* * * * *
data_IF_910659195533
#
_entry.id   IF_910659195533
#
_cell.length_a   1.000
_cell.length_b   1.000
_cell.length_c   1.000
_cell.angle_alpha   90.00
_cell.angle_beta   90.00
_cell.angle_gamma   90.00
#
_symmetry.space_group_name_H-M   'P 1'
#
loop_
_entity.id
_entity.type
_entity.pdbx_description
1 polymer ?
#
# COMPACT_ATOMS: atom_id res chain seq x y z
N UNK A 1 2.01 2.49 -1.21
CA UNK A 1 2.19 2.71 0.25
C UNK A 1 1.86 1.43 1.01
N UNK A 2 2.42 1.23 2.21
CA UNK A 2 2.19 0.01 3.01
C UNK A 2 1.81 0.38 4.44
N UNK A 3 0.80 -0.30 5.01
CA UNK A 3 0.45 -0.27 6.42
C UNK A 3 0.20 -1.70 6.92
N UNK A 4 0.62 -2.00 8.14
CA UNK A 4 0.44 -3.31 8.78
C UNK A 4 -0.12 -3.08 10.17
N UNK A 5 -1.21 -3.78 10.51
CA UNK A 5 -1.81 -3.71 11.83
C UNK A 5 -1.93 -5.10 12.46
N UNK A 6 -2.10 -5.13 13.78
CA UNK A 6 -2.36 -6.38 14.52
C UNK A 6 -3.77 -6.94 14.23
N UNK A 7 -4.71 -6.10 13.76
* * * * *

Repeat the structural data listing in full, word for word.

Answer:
data_IF_910659195533
#
_entry.id   IF_910659195533
#
_cell.length_a   1.000
_cell.length_b   1.000
_cell.length_c   1.000
_cell.angle_alpha   90.00
_cell.angle_beta   90.00
_cell.angle_gamma   90.00
#
_symmetry.space_group_name_H-M   'P 1'
#
loop_
_entity.id
_entity.type
_entity.pdbx_description
1 polymer ?
#
# COMPACT_ATOMS: atom_id res chain seq x y z
N UNK A 1 2.01 2.49 -1.21
CA UNK A 1 2.19 2.71 0.25
C UNK A 1 1.86 1.43 1.01
N UNK A 2 2.42 1.23 2.21
CA UNK A 2 2.19 0.01 3.01
C UNK A 2 1.81 0.38 4.44
N UNK A 3 0.80 -0.30 5.01
CA UNK A 3 0.45 -0.27 6.42
C UNK A 3 0.20 -1.70 6.92
N UNK A 4 0.62 -2.00 8.14
CA UNK A 4 0.44 -3.31 8.78
C UNK A 4 -0.12 -3.08 10.17
N UNK A 5 -1.21 -3.78 10.51
CA UNK A 5 -1.81 -3.71 11.83
C UNK A 5 -1.93 -5.10 12.46
N UNK A 6 -2.10 -5.13 13.78
CA UNK A 6 -2.36 -6.38 14.52
C UNK A 6 -3.77 -6.94 14.23
N UNK A 7 -4.71 -6.10 13.76